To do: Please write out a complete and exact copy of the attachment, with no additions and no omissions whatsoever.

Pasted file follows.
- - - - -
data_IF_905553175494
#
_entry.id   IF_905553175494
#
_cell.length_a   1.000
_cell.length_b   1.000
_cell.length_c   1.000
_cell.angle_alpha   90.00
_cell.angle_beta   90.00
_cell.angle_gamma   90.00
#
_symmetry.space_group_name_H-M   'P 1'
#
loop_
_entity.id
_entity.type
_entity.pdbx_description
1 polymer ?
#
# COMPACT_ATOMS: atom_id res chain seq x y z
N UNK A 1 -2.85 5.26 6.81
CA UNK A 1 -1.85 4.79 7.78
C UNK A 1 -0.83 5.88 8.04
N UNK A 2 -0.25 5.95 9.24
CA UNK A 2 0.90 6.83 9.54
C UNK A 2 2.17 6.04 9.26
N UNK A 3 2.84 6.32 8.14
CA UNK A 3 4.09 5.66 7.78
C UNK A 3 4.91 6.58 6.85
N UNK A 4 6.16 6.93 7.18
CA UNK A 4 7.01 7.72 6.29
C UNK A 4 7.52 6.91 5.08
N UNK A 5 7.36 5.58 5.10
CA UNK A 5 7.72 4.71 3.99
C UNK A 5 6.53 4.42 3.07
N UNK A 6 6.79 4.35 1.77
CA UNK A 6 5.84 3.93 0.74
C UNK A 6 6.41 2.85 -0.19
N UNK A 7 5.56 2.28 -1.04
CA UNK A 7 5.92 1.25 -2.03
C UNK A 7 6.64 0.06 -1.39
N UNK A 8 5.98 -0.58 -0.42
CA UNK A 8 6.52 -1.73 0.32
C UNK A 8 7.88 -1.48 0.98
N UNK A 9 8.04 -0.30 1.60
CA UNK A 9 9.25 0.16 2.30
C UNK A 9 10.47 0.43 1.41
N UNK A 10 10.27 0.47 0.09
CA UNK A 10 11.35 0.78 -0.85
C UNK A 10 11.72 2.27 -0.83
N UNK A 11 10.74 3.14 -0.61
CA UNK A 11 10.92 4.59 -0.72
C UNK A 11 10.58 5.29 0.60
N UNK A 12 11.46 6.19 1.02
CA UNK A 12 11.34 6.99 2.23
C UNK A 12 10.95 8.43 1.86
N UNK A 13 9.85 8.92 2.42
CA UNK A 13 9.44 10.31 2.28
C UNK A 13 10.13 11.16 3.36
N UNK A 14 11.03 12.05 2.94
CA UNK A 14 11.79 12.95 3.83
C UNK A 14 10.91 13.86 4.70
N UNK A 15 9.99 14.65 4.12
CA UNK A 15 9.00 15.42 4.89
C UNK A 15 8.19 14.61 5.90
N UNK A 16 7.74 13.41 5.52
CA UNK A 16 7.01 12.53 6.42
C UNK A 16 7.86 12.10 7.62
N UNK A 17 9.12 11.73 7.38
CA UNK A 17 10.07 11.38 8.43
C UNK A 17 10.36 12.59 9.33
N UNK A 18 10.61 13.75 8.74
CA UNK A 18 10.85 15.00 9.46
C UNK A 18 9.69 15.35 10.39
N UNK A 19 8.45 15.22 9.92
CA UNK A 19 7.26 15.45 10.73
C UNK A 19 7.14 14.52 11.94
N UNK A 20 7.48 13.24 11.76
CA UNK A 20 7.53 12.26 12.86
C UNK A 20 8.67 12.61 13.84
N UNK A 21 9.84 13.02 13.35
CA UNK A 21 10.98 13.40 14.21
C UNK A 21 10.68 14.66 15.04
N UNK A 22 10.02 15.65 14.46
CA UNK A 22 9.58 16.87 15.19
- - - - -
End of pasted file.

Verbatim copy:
data_IF_905553175494
#
_entry.id   IF_905553175494
#
_cell.length_a   1.000
_cell.length_b   1.000
_cell.length_c   1.000
_cell.angle_alpha   90.00
_cell.angle_beta   90.00
_cell.angle_gamma   90.00
#
_symmetry.space_group_name_H-M   'P 1'
#
loop_
_entity.id
_entity.type
_entity.pdbx_description
1 polymer ?
#
# COMPACT_ATOMS: atom_id res chain seq x y z
N UNK A 1 -2.85 5.26 6.81
CA UNK A 1 -1.85 4.79 7.78
C UNK A 1 -0.83 5.88 8.04
N UNK A 2 -0.25 5.95 9.24
CA UNK A 2 0.90 6.83 9.54
C UNK A 2 2.17 6.04 9.26
N UNK A 3 2.84 6.32 8.14
CA UNK A 3 4.09 5.66 7.78
C UNK A 3 4.91 6.58 6.85
N UNK A 4 6.16 6.93 7.18
CA UNK A 4 7.01 7.72 6.29
C UNK A 4 7.52 6.91 5.08
N UNK A 5 7.36 5.58 5.10
CA UNK A 5 7.72 4.71 3.99
C UNK A 5 6.53 4.42 3.07
N UNK A 6 6.79 4.35 1.77
CA UNK A 6 5.84 3.93 0.74
C UNK A 6 6.41 2.85 -0.19
N UNK A 7 5.56 2.28 -1.04
CA UNK A 7 5.92 1.25 -2.03
C UNK A 7 6.64 0.06 -1.39
N UNK A 8 5.98 -0.58 -0.42
CA UNK A 8 6.52 -1.73 0.32
C UNK A 8 7.88 -1.48 0.98
N UNK A 9 8.04 -0.30 1.60
CA UNK A 9 9.25 0.16 2.30
C UNK A 9 10.47 0.43 1.41
N UNK A 10 10.27 0.47 0.09
CA UNK A 10 11.35 0.78 -0.85
C UNK A 10 11.72 2.27 -0.83
N UNK A 11 10.74 3.14 -0.61
CA UNK A 11 10.92 4.59 -0.72
C UNK A 11 10.58 5.29 0.60
N UNK A 12 11.46 6.19 1.02
CA UNK A 12 11.34 6.99 2.23
C UNK A 12 10.95 8.43 1.86
N UNK A 13 9.85 8.92 2.42
CA UNK A 13 9.44 10.31 2.28
C UNK A 13 10.13 11.16 3.36
N UNK A 14 11.03 12.05 2.94
CA UNK A 14 11.79 12.95 3.83
C UNK A 14 10.91 13.86 4.70
N UNK A 15 9.99 14.65 4.12
CA UNK A 15 9.00 15.42 4.89
C UNK A 15 8.19 14.61 5.90
N UNK A 16 7.74 13.41 5.52
CA UNK A 16 7.01 12.53 6.42
C UNK A 16 7.86 12.10 7.62
N UNK A 17 9.12 11.73 7.38
CA UNK A 17 10.07 11.38 8.43
C UNK A 17 10.36 12.59 9.33
N UNK A 18 10.61 13.75 8.74
CA UNK A 18 10.85 15.00 9.46
C UNK A 18 9.69 15.35 10.39
N UNK A 19 8.45 15.22 9.92
CA UNK A 19 7.26 15.45 10.73
C UNK A 19 7.14 14.52 11.94
N UNK A 20 7.48 13.24 11.76
CA UNK A 20 7.53 12.26 12.86
C UNK A 20 8.67 12.61 13.84
N UNK A 21 9.84 13.02 13.35
CA UNK A 21 10.98 13.40 14.21
C UNK A 21 10.68 14.66 15.04
N UNK A 22 10.02 15.65 14.46
CA UNK A 22 9.58 16.87 15.19